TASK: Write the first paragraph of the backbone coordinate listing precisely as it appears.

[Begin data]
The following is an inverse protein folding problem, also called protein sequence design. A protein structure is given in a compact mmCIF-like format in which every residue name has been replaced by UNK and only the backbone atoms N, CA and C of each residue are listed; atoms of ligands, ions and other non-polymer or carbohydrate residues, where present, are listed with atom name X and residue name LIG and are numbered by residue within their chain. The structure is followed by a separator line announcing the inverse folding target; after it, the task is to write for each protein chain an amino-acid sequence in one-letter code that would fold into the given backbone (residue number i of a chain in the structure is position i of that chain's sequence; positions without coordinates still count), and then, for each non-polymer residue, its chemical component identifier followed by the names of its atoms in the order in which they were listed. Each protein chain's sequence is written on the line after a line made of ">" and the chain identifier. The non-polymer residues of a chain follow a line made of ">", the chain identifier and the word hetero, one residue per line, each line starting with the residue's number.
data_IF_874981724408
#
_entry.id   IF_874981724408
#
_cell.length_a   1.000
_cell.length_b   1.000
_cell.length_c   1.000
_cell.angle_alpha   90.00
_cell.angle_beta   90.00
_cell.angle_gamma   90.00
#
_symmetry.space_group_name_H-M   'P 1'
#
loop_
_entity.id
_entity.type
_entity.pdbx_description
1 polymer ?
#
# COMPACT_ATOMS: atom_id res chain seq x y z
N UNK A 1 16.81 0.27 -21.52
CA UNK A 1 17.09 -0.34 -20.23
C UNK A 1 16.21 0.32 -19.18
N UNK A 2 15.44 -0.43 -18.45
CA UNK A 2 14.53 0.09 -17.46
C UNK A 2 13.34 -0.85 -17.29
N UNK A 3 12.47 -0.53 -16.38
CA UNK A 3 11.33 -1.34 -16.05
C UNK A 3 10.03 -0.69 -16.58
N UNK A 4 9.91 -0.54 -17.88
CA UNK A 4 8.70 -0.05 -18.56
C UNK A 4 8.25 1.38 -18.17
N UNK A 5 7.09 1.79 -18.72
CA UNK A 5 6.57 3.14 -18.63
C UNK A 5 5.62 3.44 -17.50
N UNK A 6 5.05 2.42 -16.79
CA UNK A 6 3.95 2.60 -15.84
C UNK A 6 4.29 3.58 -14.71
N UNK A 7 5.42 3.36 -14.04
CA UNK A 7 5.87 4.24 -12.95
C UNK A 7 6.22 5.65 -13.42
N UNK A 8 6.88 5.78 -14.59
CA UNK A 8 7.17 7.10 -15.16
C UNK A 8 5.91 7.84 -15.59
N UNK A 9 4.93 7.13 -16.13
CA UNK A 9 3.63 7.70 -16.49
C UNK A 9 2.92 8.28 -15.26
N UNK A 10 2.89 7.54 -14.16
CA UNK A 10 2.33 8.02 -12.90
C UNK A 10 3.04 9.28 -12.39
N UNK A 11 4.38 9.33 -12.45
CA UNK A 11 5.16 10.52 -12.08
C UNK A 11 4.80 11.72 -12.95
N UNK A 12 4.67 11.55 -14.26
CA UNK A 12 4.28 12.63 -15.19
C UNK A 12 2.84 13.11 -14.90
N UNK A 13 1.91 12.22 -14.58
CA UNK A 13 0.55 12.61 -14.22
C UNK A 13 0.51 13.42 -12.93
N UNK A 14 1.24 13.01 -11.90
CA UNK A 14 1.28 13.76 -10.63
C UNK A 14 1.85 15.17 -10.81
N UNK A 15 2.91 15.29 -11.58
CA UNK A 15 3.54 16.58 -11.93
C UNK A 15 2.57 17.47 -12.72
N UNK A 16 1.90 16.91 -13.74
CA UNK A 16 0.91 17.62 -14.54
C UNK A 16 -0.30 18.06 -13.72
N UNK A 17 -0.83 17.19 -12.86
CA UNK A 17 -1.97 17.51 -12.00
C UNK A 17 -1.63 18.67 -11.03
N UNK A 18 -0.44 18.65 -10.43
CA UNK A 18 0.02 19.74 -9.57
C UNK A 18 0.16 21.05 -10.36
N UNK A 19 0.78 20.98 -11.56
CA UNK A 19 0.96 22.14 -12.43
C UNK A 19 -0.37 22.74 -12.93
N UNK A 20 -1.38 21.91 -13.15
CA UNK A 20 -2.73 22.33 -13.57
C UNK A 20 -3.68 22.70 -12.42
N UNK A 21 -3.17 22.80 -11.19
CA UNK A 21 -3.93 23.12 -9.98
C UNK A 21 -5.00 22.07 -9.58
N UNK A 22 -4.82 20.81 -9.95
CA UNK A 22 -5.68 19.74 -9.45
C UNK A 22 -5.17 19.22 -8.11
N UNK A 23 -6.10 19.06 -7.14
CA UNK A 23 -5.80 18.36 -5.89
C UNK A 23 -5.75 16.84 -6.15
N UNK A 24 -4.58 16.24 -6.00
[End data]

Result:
The following is an inverse protein folding problem, also called protein sequence design. A protein structure is given in a compact mmCIF-like format in which every residue name has been replaced by UNK and only the backbone atoms N, CA and C of each residue are listed; atoms of ligands, ions and other non-polymer or carbohydrate residues, where present, are listed with atom name X and residue name LIG and are numbered by residue within their chain. The structure is followed by a separator line announcing the inverse folding target; after it, the task is to write for each protein chain an amino-acid sequence in one-letter code that would fold into the given backbone (residue number i of a chain in the structure is position i of that chain's sequence; positions without coordinates still count), and then, for each non-polymer residue, its chemical component identifier followed by the names of its atoms in the order in which they were listed. Each protein chain's sequence is written on the line after a line made of ">" and the chain identifier. The non-polymer residues of a chain follow a line made of ">", the chain identifier and the word hetero, one residue per line, each line starting with the residue's number.